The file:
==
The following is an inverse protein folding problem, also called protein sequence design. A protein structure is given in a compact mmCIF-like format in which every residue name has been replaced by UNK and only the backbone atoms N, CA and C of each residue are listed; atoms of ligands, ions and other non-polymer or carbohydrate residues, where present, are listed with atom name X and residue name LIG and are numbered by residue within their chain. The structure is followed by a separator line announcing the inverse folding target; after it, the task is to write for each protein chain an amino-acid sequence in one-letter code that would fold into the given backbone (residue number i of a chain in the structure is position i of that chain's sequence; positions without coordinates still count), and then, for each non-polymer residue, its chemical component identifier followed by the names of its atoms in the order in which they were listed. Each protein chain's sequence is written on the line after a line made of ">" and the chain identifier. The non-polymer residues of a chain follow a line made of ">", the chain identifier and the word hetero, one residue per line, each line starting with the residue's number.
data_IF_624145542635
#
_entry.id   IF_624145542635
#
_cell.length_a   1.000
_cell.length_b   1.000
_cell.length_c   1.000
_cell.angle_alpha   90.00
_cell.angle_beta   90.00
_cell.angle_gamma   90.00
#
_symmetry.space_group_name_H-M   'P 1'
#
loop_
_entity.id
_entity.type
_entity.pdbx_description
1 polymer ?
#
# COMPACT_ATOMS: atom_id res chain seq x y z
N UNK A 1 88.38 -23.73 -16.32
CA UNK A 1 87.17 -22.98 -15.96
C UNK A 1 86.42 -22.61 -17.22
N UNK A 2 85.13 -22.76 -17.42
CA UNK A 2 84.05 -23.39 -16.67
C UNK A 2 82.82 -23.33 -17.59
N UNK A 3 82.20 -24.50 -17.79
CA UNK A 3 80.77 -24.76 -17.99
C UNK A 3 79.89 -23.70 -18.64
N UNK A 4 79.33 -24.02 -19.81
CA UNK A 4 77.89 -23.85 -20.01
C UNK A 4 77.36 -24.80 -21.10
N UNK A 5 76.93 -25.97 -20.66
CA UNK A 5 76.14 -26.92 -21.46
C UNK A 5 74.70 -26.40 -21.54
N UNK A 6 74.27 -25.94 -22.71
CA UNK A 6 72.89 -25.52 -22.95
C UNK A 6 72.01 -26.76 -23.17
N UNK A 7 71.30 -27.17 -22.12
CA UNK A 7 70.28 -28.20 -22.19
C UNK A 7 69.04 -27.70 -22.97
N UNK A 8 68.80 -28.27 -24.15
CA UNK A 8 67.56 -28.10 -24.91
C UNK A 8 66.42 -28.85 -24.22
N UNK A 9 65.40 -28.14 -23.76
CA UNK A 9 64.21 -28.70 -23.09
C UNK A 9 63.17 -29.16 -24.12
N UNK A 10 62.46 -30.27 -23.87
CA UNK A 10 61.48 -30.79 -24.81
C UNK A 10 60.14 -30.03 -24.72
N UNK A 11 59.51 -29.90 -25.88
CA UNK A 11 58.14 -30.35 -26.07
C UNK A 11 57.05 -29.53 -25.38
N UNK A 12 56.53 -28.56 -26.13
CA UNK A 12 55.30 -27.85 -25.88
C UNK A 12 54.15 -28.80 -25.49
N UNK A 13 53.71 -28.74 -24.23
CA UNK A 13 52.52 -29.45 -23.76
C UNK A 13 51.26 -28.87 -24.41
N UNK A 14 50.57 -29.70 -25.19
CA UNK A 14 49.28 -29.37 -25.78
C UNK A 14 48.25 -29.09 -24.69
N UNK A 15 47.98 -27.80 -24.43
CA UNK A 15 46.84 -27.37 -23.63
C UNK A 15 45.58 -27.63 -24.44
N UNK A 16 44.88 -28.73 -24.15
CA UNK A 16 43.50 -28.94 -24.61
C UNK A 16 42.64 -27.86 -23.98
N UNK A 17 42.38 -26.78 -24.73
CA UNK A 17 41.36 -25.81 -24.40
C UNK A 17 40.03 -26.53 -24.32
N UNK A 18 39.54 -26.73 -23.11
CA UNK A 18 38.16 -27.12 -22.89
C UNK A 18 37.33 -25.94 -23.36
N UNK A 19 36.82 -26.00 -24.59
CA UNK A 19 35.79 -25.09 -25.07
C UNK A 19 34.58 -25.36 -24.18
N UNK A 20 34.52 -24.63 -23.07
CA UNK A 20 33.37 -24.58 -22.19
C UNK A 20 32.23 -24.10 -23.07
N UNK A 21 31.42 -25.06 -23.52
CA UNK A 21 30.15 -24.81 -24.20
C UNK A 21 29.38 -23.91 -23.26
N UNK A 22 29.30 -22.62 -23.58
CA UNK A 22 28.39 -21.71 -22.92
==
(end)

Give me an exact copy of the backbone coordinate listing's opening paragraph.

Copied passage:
The following is an inverse protein folding problem, also called protein sequence design. A protein structure is given in a compact mmCIF-like format in which every residue name has been replaced by UNK and only the backbone atoms N, CA and C of each residue are listed; atoms of ligands, ions and other non-polymer or carbohydrate residues, where present, are listed with atom name X and residue name LIG and are numbered by residue within their chain. The structure is followed by a separator line announcing the inverse folding target; after it, the task is to write for each protein chain an amino-acid sequence in one-letter code that would fold into the given backbone (residue number i of a chain in the structure is position i of that chain's sequence; positions without coordinates still count), and then, for each non-polymer residue, its chemical component identifier followed by the names of its atoms in the order in which they were listed. Each protein chain's sequence is written on the line after a line made of ">" and the chain identifier. The non-polymer residues of a chain follow a line made of ">", the chain identifier and the word hetero, one residue per line, each line starting with the residue's number.